Tips to Prevent Your Child From Getting Bitten by a Dog

Dog bites are a real problem, and can often be more serious than they first appear. Even a minor little ‘nip’ can, if left untreated, lead to any number of complications, including bacterial infections, nerve or muscle damage, rabies, and more besides. Children are particularly at risk from dog bites, partly down to their small stature and partly down to the fact that many simply haven’t been taught how to behave properly around animals, particularly those of the aggressive variety. While you can’t completely illuminate the risk, there’s a lot you can to reduce it. Here, we look at the top tips every parent needs to know to keep their child safe from dog bites.

Team them to understand body language

As aspca.org notes, one of the top tips in preventing a dog bite is to get well away from the dog before they pounce. But to do that, you’re going to need to anticipate their next movements, and that means understanding their body language. If you want to prevent your child from suffering a nasty bite, teach them the warning signs. If a dog is feeling threatened or anxious, they’re more inclined to bite than if they feel secure and peaceful. To spot a dog whose emotions are on the verge of running away with them, ask yourself:

Are they making themselves look bigger than they are?

Size might not be everything in the human world, but in the animal kingdom, it makes all the difference between who’s eating lunch and who’s lunch. If you notice a dog puffing out their chest, straightening up their stance, and making their fur stand on edge, don’t approach. Their attempts to make themselves look more physically imposing than they are means one thing only – they’re feeling aggressive and are in no mood to mess about.

Are they making themselves look smaller than they are?

You remember how just two seconds ago we said you should view a dog that’s trying to make themselves look bigger as a threat? Turns out the opposite can be just as true. If a dog is consciously trying to make themselves look as small as possible (they might shrink down into a crouch, flatten their ears against their heads, and tuck their tail beneath their legs), it means they’re feeling anxious or frightened. And an anxious or frightened dog is not one your child should be let anywhere near. If you notice their attempts to make themselves look small are accompanied by a lack of eye contact or a repeated licking of their lips, turn and move slowly away. Trying to coax them out of their fear is unlikely to result in anything but a big bite.

Socialize your dog

Kids will sometimes suffer dog bites from animals they meet outside the family home, but mostly, it’s the family pet that’s the guilty party. While you can’t always predict or dictate a pet’s behavior, there are certain things you can do to mitigate the risk. Try to ensure your pet is as well-socialized as possible – a pup that’s been bought up with plenty of exposure to people and other animals will have a much better understanding of what is and what isn’t appropriate compared to one who hasn’t. If possible, start taking them to a mixed training class from the earliest point possible (for most pups, this will be at around 8 weeks old, or once they’ve finished their final round of vaccinations), and be sure only to use a reward-based training program. Anything that uses punishment as a form of training should be avoided like the plague.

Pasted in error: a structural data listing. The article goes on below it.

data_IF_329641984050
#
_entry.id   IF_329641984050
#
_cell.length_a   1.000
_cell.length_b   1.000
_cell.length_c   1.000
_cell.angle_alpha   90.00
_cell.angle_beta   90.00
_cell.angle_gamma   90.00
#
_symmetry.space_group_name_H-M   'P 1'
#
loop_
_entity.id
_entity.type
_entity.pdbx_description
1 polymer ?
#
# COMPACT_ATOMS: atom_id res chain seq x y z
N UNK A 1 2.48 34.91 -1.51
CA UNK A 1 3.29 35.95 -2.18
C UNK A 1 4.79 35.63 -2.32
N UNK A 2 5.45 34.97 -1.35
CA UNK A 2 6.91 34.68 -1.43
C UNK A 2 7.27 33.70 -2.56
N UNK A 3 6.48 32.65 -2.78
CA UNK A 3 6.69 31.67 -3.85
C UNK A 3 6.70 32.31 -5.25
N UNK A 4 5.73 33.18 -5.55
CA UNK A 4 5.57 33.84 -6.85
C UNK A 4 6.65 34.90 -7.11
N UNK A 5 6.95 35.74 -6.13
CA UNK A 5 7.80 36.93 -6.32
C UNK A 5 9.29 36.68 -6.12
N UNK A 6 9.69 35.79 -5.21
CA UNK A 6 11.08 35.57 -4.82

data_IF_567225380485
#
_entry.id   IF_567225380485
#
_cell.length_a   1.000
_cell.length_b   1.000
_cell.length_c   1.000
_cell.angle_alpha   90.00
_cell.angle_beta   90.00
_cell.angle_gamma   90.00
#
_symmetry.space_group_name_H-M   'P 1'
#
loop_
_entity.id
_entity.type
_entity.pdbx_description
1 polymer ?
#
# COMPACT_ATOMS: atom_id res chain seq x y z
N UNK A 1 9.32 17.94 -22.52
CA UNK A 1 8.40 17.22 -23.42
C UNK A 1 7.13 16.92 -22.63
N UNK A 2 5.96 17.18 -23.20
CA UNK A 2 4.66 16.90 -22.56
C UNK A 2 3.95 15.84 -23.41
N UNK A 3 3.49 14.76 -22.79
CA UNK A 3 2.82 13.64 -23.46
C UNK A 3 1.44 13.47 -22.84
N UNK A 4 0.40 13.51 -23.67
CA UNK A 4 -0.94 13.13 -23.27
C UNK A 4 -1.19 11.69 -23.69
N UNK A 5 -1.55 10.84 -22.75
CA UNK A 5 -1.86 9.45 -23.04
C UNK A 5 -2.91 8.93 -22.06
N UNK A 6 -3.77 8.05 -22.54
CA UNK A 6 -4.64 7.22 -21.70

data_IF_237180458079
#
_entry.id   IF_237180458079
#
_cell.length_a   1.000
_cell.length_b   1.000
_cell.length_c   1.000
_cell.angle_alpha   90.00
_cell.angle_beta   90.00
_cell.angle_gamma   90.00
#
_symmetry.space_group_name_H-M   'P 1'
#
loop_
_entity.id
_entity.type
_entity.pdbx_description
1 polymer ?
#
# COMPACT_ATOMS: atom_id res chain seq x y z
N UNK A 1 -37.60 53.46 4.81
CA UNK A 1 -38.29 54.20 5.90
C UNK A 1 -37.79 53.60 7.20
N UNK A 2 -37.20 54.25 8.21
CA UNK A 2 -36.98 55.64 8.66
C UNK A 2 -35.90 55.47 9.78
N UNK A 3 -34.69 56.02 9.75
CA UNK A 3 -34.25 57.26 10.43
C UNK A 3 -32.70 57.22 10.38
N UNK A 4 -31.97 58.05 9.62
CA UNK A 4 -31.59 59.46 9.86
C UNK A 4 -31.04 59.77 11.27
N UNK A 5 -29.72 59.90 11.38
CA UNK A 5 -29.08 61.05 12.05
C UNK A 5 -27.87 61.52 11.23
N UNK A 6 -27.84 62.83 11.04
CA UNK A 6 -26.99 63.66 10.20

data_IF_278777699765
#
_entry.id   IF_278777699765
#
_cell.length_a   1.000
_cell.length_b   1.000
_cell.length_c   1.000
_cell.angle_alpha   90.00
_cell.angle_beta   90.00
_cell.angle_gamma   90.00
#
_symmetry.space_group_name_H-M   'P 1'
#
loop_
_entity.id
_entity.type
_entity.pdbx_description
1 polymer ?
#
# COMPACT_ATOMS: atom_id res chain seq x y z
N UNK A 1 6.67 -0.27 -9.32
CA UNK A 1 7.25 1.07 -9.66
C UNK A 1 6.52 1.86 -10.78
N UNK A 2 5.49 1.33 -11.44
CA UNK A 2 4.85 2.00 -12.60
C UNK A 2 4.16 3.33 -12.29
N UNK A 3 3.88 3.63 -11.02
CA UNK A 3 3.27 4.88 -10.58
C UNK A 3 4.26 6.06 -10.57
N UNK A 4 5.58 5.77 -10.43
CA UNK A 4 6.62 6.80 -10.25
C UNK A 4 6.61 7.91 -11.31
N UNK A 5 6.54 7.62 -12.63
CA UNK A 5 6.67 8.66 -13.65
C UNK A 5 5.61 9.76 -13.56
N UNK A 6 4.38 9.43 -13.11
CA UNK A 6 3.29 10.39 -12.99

Teach respect

Kids get bit. It happens. And sometimes, it happens as a result of their bad behavior, rather than the dogs. Kids aren’t always the gentlest of creatures – in fact, some can be downright cruel. Teach your child to be gentle, patient, and respectful of animals. Even if your own pet is tolerant of their heavy-handed manners, it doesn’t mean that someone else’s will be. Let them know in no uncertain terms that animals have moods, can get upset, and really don’t like having their tails pulled – it’ll go a long way to ensuring both your pet’s safety and theirs.

Teach them what to do in case of attack

If you’re facing a potentially aggressive dog, the number one rule is to confidently and quietly walk away from the situation. That said, you also need to teach your kids what to do if they’re attacked. As avma.org advises, the best thing to do if a dog attacks is to stand still and assume a defensive position. Instruct your child on how to stand quietly with their hands lowered and clasped in front of them. Their head should be lowered with their eyes fixed on their feet. If they get knocked down, they should curl into a ball and protect their head and necks with their arms.

Teach them when to back off

As Kids Health comments, your kids should be taught that regardless of how cute they look, a dog is sometimes best well alone. Instruct them never to approach a dog when it’s eating (and never, ever to try and remove a bone or toy from their mouths), and not to disturb them when they’re sleeping or nursing puppies.

Spay or neuter your dog

Fact: fixed dogs are three times less likely to attack than ones who aren’t. If you welcome a new dog into the family, be sure that unless you’ve got a very good reason not to, you get it spayed or neutered.

Always supervise

Regardless of how friendly a dog is, you can never be 100% sure it’s not going to bite. Never leave infants alone with a dog, and don’t allow your pet to freely wander into your children’s bedrooms. Even just a few moments of unsupervised interaction could have dire consequences.



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